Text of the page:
November 4, 2014 / News

Lena Dunham’s Troubling Memoir


The views expressed herein are those of the author and not necessarily those of The New Agenda.

I’ve been hearing buzz about Lena Dunham’s new memoir Not That Kind Of Girl for a while. It started with the revelation that she was raped in college, and creatively revealed it in the book in two parts – one as a straight story, and one exposing herself as an unreliable narrator in the first story.Lena_Dunham_TFF_2012_Shankbone_2
But the book buzz changed tone over the weekend when Truth Revolt published an article titled Lena Dunham Describes Sexually Abusing Her Little Sister where they shared a passage from her new book that described an interaction betweenLena, who was seven, and her sister Grace, who was one.

One day, as I sat in our driveway in Long Island playing with blocks and buckets, my curiosity got the best of me. Grace was sitting up, babbling and smiling, and I leaned down between her legs and carefully spread open her vagina. She didn’t resist and when I saw what was inside I shrieked.  My mother came running. “Mama, Mama! Grace has something in there!” My mother didn’t bother asking why I had opened Grace’s vagina. This was within the spectrum of things I did. She just got on her knees and looked for herself. It quickly became apparent that Grace had stuffed six or seven pebbles in there. My mother removed them patiently while Grace cackled, thrilled that her prank had been a success.

In a string of tweets, Lena defended her book and herself.


I can’t say with absolute certainty that Lena was or is a predator, but I can tell you that classifying this as just a story about a “weird 7 year old” is not enough of an explanation. This interaction goes beyond normal childhood curiosity. The age difference alone catapults the situation into a different category than childhood exploration. And the fact that Grace was only one year old removes it from any possibility of being a case of children exploring together. At one year old, Grace was not able to consent, or to participate. The story, as Lena describes it, is a child who was old enough to understand her actions, touching and spreading open her baby sister’s vagina.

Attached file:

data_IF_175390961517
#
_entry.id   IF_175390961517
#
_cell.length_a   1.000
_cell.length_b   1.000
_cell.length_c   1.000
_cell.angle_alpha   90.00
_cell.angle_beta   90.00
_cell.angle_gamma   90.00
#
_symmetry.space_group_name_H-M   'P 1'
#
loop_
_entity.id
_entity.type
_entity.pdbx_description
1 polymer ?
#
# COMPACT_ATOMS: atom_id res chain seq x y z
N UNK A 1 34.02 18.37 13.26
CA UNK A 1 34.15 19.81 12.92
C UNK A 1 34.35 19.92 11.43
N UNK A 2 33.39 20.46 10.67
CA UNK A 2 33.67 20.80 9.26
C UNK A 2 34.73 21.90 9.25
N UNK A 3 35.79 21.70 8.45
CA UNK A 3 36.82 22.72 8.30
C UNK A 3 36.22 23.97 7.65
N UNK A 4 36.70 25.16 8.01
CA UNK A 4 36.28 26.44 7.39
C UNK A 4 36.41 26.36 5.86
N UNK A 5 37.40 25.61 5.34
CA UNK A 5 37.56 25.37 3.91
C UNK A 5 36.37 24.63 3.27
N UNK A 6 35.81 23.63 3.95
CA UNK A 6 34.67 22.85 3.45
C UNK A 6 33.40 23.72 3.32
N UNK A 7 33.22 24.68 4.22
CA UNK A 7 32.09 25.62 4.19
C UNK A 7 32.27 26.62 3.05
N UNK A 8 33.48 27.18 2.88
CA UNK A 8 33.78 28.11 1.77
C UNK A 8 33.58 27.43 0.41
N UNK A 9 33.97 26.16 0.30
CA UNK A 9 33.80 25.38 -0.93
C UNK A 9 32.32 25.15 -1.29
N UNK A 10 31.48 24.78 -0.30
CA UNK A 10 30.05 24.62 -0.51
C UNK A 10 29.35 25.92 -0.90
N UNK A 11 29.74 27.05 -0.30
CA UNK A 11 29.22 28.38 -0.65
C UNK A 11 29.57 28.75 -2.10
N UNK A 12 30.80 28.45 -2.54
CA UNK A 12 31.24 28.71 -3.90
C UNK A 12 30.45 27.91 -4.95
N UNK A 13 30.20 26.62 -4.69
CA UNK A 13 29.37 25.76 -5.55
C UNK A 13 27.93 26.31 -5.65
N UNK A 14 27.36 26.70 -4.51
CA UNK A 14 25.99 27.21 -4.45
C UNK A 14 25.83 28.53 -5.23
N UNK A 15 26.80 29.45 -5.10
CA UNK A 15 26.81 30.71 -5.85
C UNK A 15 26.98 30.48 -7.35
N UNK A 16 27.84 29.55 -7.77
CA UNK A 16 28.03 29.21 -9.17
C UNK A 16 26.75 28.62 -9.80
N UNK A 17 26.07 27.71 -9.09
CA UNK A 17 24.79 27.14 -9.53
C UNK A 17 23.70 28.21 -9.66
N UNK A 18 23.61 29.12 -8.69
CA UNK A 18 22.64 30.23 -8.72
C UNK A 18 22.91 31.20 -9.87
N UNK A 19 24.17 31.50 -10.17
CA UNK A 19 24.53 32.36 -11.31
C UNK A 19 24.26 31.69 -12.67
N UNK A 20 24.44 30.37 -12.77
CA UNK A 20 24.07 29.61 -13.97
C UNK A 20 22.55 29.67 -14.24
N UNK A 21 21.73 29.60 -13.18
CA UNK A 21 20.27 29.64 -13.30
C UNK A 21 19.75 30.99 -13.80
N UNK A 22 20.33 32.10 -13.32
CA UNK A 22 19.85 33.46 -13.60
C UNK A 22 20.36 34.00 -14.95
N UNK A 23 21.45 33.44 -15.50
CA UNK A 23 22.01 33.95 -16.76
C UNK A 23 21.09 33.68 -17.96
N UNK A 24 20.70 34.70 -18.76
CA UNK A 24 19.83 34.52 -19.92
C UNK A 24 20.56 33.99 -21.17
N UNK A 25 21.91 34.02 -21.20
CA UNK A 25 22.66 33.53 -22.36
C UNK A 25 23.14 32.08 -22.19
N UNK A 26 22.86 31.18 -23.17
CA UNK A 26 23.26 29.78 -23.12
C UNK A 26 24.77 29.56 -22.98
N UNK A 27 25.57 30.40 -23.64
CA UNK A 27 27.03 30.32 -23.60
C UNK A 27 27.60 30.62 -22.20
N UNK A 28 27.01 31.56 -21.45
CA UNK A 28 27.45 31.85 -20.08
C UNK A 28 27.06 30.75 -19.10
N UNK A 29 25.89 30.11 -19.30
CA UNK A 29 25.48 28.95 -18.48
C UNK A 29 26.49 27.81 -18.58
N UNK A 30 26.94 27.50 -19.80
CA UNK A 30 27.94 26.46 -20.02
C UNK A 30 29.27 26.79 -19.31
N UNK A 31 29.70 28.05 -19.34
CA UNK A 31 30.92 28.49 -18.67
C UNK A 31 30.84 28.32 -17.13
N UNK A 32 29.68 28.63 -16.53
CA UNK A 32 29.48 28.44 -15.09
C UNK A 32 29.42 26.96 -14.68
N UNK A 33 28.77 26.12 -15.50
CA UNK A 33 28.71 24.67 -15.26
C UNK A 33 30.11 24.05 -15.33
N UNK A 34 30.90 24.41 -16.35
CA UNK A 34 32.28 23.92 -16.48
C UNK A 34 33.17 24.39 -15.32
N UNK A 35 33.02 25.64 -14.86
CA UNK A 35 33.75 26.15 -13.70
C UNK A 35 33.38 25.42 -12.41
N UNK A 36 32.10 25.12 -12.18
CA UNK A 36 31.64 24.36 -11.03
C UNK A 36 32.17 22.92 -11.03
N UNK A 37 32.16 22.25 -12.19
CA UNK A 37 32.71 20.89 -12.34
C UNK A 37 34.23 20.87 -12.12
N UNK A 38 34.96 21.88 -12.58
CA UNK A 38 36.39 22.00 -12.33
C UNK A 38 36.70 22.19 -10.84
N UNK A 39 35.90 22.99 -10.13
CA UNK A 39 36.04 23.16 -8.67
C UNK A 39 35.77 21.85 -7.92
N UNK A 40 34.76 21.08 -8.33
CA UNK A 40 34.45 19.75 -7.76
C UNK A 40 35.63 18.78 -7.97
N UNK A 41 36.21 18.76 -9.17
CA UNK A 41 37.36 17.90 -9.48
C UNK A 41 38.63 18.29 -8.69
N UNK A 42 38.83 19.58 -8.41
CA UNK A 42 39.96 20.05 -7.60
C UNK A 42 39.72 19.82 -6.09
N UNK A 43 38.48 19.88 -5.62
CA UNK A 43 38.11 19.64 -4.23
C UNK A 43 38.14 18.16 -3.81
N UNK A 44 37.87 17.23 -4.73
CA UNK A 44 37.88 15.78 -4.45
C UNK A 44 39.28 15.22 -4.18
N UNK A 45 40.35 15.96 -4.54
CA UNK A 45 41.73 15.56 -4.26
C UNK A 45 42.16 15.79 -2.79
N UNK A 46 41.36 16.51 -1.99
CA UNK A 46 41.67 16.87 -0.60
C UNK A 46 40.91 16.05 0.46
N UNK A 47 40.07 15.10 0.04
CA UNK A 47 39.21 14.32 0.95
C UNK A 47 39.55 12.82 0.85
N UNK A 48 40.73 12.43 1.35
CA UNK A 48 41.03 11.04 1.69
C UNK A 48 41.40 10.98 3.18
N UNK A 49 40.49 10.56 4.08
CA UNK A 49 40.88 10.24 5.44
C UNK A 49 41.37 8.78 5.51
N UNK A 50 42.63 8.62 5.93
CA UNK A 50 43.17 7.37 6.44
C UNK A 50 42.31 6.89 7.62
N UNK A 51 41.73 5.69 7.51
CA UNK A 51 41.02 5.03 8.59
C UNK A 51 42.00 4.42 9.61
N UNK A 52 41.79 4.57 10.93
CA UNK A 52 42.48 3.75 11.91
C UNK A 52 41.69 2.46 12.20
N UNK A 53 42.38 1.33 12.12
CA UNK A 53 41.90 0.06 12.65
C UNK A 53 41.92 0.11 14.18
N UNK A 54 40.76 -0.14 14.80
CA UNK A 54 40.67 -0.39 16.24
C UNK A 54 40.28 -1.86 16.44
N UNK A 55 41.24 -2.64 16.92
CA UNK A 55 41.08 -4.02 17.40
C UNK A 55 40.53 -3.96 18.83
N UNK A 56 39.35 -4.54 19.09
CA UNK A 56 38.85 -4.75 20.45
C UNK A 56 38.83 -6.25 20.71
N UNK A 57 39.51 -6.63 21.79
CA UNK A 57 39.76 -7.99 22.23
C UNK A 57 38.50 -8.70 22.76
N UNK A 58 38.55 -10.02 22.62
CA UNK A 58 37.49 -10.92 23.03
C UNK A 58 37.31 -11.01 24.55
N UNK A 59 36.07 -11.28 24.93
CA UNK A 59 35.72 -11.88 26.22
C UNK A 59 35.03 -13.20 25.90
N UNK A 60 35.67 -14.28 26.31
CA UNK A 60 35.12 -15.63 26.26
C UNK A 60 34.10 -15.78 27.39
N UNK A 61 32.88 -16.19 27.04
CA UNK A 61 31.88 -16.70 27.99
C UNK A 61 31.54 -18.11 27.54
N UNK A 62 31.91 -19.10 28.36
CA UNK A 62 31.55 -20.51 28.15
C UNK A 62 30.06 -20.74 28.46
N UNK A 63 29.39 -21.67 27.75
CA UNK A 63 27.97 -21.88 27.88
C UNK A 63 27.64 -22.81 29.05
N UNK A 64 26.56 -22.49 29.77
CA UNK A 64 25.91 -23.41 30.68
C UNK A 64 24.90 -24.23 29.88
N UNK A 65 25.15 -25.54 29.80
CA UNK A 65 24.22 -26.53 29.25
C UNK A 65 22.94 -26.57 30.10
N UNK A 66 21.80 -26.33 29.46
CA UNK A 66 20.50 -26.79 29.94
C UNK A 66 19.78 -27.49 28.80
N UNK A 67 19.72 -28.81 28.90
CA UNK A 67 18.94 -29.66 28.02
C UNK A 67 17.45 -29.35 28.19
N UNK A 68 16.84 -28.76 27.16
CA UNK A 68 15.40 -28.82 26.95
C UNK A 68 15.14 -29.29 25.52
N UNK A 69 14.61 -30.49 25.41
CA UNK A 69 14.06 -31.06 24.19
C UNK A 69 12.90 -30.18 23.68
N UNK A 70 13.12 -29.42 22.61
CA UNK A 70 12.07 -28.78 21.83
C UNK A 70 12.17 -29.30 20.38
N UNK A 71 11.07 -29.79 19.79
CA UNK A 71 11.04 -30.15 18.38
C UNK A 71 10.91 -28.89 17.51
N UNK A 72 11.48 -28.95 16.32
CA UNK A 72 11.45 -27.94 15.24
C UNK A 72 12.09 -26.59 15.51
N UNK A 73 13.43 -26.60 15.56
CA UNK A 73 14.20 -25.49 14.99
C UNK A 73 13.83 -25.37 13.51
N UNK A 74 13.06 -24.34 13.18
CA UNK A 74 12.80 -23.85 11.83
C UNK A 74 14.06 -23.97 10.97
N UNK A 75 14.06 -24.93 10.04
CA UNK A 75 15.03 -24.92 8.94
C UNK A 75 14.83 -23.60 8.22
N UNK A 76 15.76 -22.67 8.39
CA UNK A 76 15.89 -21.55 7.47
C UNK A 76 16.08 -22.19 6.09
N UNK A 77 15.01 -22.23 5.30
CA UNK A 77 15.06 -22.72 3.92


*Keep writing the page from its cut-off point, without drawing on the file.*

The way Lena describes it, her words sound exactly like the words of a predator. “I leaned down between her legs and carefully spread open her vagina. She didn’t resist…” She didn’t resist. As if that means Grace was somehow giving consent to this action.

And later, as Lena describes her mother removing the pebbles, she says, “Grace cackled, thrilled that her prank had been a success.” It is as if we should assume Grace had planned this all along. Grace is the one who put pebbles in her vagina (although that seems highly unlikely given her age), and Grace is happy to have Lena discover them so her prank can be a success.

Lena’s account gives all the power in the story to a one year old who clearly had no power. Not this this instance, or in instances described later in the book.Here’s another story about Dunham and her sister from Not That Kind Of Girl:


As she grew, I took to bribing her time and affection: one dollar in quarters if I could do her makeup like a “motorcycle chick.” Three pieces of candy if I could kiss her on the lips for five seconds. Whatever she wanted to watch on TV if she would just “relax on me.” Basically, anything a sexual predator might do to woo a small suburban girl, I was trying.

I’m not sure what “relax on me” means, but in the context she is presenting it, it paints a very troubling picture.
And if doing “anything a sexual predator might do to woo a small suburban girl” to her sister wasn’t enough, she also recounts masturbating as she lay in bed next to her.


I shared a bed with my sister, Grace, until I was seventeen years old. She was afraid to sleep alone and would begin asking me around 5:00 P.M. every day whether she could sleep with me. I put on a big show of saying no, taking pleasure in watching her beg and sulk, but eventually I always relented. Her sticky, muscly little body thrashed beside me every night as I read Anne Sexton, watched reruns of SNL, sometimes even as I slipped my hand into my underwear to figure some stuff out.

To hear Lena and her champions talk about it, this is all some right-wing conspiracy to paint her in a bad light, because the excerpt was first published on a conservative site. (Dunham has since sent a cease and desist letter to this site.)